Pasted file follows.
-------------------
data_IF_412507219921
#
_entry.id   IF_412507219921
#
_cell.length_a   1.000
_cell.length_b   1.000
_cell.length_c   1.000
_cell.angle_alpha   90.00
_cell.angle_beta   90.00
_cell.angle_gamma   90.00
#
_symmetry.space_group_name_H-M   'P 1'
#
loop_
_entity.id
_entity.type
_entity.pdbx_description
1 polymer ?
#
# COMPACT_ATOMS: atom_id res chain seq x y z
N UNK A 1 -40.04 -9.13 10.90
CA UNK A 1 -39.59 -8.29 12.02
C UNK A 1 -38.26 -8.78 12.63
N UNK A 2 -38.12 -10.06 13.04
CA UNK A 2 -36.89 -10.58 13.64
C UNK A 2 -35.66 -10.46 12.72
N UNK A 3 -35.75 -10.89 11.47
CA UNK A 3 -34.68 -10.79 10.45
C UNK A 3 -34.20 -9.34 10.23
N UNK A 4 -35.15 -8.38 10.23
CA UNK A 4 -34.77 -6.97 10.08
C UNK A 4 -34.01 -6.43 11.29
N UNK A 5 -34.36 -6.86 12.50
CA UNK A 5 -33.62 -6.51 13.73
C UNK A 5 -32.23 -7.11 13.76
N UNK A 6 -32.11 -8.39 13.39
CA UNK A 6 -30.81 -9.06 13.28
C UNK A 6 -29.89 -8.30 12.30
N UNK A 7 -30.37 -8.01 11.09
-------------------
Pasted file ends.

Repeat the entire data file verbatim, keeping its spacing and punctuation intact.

data_IF_412507219921
#
_entry.id   IF_412507219921
#
_cell.length_a   1.000
_cell.length_b   1.000
_cell.length_c   1.000
_cell.angle_alpha   90.00
_cell.angle_beta   90.00
_cell.angle_gamma   90.00
#
_symmetry.space_group_name_H-M   'P 1'
#
loop_
_entity.id
_entity.type
_entity.pdbx_description
1 polymer ?
#
# COMPACT_ATOMS: atom_id res chain seq x y z
N UNK A 1 -40.04 -9.13 10.90
CA UNK A 1 -39.59 -8.29 12.02
C UNK A 1 -38.26 -8.78 12.63
N UNK A 2 -38.12 -10.06 13.04
CA UNK A 2 -36.89 -10.58 13.64
C UNK A 2 -35.66 -10.46 12.72
N UNK A 3 -35.75 -10.89 11.47
CA UNK A 3 -34.68 -10.79 10.45
C UNK A 3 -34.20 -9.34 10.23
N UNK A 4 -35.15 -8.38 10.23
CA UNK A 4 -34.77 -6.97 10.08
C UNK A 4 -34.01 -6.43 11.29
N UNK A 5 -34.36 -6.86 12.50
CA UNK A 5 -33.62 -6.51 13.73
C UNK A 5 -32.23 -7.11 13.76
N UNK A 6 -32.11 -8.39 13.39
CA UNK A 6 -30.81 -9.06 13.28
C UNK A 6 -29.89 -8.30 12.30
N UNK A 7 -30.37 -8.01 11.09